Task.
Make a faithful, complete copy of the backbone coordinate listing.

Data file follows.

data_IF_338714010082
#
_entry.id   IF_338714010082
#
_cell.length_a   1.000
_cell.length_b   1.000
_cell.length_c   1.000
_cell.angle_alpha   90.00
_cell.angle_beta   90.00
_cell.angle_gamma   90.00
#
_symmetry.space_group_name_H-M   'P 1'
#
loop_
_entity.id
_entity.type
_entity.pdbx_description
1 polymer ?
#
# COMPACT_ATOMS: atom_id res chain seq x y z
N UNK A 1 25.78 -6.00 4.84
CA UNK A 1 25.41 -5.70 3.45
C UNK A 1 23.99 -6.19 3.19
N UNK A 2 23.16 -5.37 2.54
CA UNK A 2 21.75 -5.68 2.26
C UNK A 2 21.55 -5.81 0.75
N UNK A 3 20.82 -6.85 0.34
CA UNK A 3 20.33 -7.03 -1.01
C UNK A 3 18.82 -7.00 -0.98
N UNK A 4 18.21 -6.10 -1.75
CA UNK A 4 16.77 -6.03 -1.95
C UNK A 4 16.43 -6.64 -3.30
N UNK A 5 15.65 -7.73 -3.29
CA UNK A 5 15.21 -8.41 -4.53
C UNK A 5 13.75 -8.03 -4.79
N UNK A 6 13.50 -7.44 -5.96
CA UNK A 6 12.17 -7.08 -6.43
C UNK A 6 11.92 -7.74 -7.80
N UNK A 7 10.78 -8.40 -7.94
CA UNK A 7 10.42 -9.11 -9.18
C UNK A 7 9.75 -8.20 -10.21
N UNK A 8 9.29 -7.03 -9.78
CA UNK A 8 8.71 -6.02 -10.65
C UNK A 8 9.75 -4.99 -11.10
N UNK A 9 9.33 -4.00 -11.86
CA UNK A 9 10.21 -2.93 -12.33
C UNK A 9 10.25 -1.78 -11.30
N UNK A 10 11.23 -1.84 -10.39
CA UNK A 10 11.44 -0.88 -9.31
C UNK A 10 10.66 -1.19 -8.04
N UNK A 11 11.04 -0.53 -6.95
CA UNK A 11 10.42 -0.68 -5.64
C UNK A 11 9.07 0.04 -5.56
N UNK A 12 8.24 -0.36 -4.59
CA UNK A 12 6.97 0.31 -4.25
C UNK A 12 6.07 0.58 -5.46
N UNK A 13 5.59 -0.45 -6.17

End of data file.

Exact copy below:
data_IF_338714010082
#
_entry.id   IF_338714010082
#
_cell.length_a   1.000
_cell.length_b   1.000
_cell.length_c   1.000
_cell.angle_alpha   90.00
_cell.angle_beta   90.00
_cell.angle_gamma   90.00
#
_symmetry.space_group_name_H-M   'P 1'
#
loop_
_entity.id
_entity.type
_entity.pdbx_description
1 polymer ?
#
# COMPACT_ATOMS: atom_id res chain seq x y z
N UNK A 1 25.78 -6.00 4.84
CA UNK A 1 25.41 -5.70 3.45
C UNK A 1 23.99 -6.19 3.19
N UNK A 2 23.16 -5.37 2.54
CA UNK A 2 21.75 -5.68 2.26
C UNK A 2 21.55 -5.81 0.75
N UNK A 3 20.82 -6.85 0.34
CA UNK A 3 20.33 -7.03 -1.01
C UNK A 3 18.82 -7.00 -0.98
N UNK A 4 18.21 -6.10 -1.75
CA UNK A 4 16.77 -6.03 -1.95
C UNK A 4 16.43 -6.64 -3.30
N UNK A 5 15.65 -7.73 -3.29
CA UNK A 5 15.21 -8.41 -4.53
C UNK A 5 13.75 -8.03 -4.79
N UNK A 6 13.50 -7.44 -5.96
CA UNK A 6 12.17 -7.08 -6.43
C UNK A 6 11.92 -7.74 -7.80
N UNK A 7 10.78 -8.40 -7.94
CA UNK A 7 10.42 -9.11 -9.18
C UNK A 7 9.75 -8.20 -10.21
N UNK A 8 9.29 -7.03 -9.78
CA UNK A 8 8.71 -6.02 -10.65
C UNK A 8 9.75 -4.99 -11.10
N UNK A 9 9.33 -4.00 -11.86
CA UNK A 9 10.21 -2.93 -12.33
C UNK A 9 10.25 -1.78 -11.30
N UNK A 10 11.23 -1.84 -10.39
CA UNK A 10 11.44 -0.88 -9.31
C UNK A 10 10.66 -1.19 -8.04
N UNK A 11 11.04 -0.53 -6.95
CA UNK A 11 10.42 -0.68 -5.64
C UNK A 11 9.07 0.04 -5.56
N UNK A 12 8.24 -0.36 -4.59
CA UNK A 12 6.97 0.31 -4.25
C UNK A 12 6.07 0.58 -5.46
N UNK A 13 5.59 -0.45 -6.17